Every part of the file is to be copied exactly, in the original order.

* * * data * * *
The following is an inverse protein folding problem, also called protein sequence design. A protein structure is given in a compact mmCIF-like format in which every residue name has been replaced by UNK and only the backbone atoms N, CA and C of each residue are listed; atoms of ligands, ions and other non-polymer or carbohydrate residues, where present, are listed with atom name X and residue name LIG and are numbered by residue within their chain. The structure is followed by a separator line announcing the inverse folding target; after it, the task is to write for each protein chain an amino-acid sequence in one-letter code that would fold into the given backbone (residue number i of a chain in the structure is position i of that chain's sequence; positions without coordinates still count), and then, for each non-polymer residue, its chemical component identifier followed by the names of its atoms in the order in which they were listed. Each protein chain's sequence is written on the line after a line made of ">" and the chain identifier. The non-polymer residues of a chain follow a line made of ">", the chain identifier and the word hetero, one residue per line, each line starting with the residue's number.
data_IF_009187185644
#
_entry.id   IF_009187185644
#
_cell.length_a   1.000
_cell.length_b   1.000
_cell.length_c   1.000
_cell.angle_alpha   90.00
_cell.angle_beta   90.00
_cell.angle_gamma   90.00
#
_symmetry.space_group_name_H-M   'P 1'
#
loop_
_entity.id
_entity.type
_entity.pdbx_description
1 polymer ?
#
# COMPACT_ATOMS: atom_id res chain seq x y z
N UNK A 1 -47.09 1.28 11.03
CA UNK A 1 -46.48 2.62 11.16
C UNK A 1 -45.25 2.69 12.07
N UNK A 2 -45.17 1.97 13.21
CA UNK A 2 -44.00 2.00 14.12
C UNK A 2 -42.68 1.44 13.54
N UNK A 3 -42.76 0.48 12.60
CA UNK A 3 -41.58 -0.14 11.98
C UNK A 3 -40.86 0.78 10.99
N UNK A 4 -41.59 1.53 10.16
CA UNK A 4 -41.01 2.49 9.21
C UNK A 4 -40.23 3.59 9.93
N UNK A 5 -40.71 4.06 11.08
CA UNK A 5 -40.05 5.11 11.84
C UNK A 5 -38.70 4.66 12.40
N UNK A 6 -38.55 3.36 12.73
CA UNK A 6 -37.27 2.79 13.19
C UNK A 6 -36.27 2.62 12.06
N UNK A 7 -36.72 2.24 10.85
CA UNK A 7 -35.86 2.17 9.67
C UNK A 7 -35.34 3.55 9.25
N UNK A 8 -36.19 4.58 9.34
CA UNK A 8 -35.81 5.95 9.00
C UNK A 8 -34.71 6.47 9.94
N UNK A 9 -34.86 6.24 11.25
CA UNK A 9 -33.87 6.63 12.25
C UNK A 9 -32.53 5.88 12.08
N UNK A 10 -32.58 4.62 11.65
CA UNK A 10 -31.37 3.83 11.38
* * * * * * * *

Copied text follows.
The following is an inverse protein folding problem, also called protein sequence design. A protein structure is given in a compact mmCIF-like format in which every residue name has been replaced by UNK and only the backbone atoms N, CA and C of each residue are listed; atoms of ligands, ions and other non-polymer or carbohydrate residues, where present, are listed with atom name X and residue name LIG and are numbered by residue within their chain. The structure is followed by a separator line announcing the inverse folding target; after it, the task is to write for each protein chain an amino-acid sequence in one-letter code that would fold into the given backbone (residue number i of a chain in the structure is position i of that chain's sequence; positions without coordinates still count), and then, for each non-polymer residue, its chemical component identifier followed by the names of its atoms in the order in which they were listed. Each protein chain's sequence is written on the line after a line made of ">" and the chain identifier. The non-polymer residues of a chain follow a line made of ">", the chain identifier and the word hetero, one residue per line, each line starting with the residue's number.
data_IF_009187185644
#
_entry.id   IF_009187185644
#
_cell.length_a   1.000
_cell.length_b   1.000
_cell.length_c   1.000
_cell.angle_alpha   90.00
_cell.angle_beta   90.00
_cell.angle_gamma   90.00
#
_symmetry.space_group_name_H-M   'P 1'
#
loop_
_entity.id
_entity.type
_entity.pdbx_description
1 polymer ?
#
# COMPACT_ATOMS: atom_id res chain seq x y z
N UNK A 1 -47.09 1.28 11.03
CA UNK A 1 -46.48 2.62 11.16
C UNK A 1 -45.25 2.69 12.07
N UNK A 2 -45.17 1.97 13.21
CA UNK A 2 -44.00 2.00 14.12
C UNK A 2 -42.68 1.44 13.54
N UNK A 3 -42.76 0.48 12.60
CA UNK A 3 -41.58 -0.14 11.98
C UNK A 3 -40.86 0.78 10.99
N UNK A 4 -41.59 1.53 10.16
CA UNK A 4 -41.01 2.49 9.21
C UNK A 4 -40.23 3.59 9.93
N UNK A 5 -40.71 4.06 11.08
CA UNK A 5 -40.05 5.11 11.84
C UNK A 5 -38.70 4.66 12.40
N UNK A 6 -38.55 3.36 12.73
CA UNK A 6 -37.27 2.79 13.19
C UNK A 6 -36.27 2.62 12.06
N UNK A 7 -36.72 2.24 10.85
CA UNK A 7 -35.86 2.17 9.67
C UNK A 7 -35.34 3.55 9.25
N UNK A 8 -36.19 4.58 9.34
CA UNK A 8 -35.81 5.95 9.00
C UNK A 8 -34.71 6.47 9.94
N UNK A 9 -34.86 6.24 11.25
CA UNK A 9 -33.87 6.63 12.25
C UNK A 9 -32.53 5.88 12.08
N UNK A 10 -32.58 4.62 11.65
CA UNK A 10 -31.37 3.83 11.38